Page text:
Animal Behaviorist

Animal Behaviorists Help Pets

People who use their knowledge and experience to help pet owners solve behavioral problems in their pets are knows as Animal Behaviorists.

People have studied animals for thousands of years. Early peoples observed the habits of the prey they hunted. They learned about the animals that browsed on the wild plants people ate, and then on the crops they grew. Later, people studied the distinct behaviors of animals they bred as livestock or as companions.

Today, scientists still study animal behavior to help farmers and ranchers understand agricultural pests and predators, and to breed and raise high-quality livestock. But that’s not all animal behaviorists do. Animal behaviorists design healthy habitats for animals in zoos, aquariums, and laboratories. Some research ways to help protect species whose natural habitats are threatened. Others develop ways to help people and animals live together in an increasingly crowded world.

Animal behaviorists also study animal behavior to enhance our knowledge of human physiology and psychology. Studies of animal behavior, combined with recent research on the brain, have increased what we know about how the central nervous system works. Animal research enhances our understanding of human disease and aging. It has also contributed a great deal to what science knows about human learning and intelligence, stress, and about what motivates behavior such as aggression and reproduction.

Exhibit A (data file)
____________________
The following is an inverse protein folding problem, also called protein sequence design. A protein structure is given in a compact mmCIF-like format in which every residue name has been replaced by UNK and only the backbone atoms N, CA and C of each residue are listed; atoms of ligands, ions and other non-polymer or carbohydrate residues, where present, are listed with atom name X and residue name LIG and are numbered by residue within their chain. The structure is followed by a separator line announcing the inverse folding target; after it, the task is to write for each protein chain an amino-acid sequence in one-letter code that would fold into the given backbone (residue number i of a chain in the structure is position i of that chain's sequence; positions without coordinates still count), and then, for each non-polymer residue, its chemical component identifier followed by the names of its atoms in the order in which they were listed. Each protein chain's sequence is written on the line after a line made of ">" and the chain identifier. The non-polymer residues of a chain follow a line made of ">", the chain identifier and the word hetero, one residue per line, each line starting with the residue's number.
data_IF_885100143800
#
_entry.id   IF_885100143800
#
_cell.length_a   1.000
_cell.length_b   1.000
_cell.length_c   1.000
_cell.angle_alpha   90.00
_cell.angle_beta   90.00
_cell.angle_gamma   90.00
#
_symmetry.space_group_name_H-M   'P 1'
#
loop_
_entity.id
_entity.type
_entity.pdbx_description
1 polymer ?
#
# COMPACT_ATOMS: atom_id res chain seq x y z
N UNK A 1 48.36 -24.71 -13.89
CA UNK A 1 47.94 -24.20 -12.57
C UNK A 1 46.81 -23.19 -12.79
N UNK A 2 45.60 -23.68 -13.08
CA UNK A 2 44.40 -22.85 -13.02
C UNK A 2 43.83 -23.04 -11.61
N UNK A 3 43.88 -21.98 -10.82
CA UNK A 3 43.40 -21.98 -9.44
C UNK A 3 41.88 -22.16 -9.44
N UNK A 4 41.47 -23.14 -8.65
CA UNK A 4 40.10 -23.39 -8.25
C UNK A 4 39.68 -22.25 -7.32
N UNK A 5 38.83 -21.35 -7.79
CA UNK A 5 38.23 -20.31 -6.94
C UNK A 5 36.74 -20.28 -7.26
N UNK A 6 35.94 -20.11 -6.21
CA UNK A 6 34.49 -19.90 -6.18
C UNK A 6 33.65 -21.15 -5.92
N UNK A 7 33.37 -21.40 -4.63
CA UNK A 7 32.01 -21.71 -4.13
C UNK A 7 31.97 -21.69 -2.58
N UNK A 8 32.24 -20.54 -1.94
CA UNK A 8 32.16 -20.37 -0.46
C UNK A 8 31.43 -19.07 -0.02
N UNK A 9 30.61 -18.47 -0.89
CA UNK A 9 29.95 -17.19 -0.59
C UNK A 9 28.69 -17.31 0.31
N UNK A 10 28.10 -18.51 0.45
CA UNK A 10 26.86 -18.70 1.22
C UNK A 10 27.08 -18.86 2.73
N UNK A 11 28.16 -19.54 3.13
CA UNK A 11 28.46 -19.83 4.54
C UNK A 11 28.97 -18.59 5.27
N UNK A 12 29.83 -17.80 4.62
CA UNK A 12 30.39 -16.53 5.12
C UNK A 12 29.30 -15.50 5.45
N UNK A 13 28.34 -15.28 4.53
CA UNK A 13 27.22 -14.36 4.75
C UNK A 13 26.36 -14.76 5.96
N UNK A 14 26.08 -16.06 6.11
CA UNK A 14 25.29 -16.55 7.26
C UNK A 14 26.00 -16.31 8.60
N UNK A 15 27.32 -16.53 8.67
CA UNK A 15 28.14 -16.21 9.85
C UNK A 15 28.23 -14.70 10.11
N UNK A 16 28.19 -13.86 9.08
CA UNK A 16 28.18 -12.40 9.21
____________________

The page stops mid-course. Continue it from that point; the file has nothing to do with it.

Modern studies of animals come from three scientific traditions:

  • Behaviorists who observe animals in their natural environment are often called ethologists.
  • Behaviorists who observe and treat animal (especially pets) behavior problems in their home environment are often called applied animal behaviorists.
  • Some behaviorists study animals in a laboratory setting. Their work usually involves conducting experiments to test hypotheses.
  • Other scientists analyze the neurological and physiological foundations of animal behavior. Many branches of animal behavior overlap with disciplines such as neurobiology, endocrinology, and others. Some animal behaviorists are called biopsychologists or psychobiologists.

Veterinarians and people with degrees in agriculture, biology and zoology study animal behavior. Many animal behaviorists have degrees in psychology. The study of animal behavior requires knowledge of several disciplines, including psychology, biology, ecology, genetics, and zoology.

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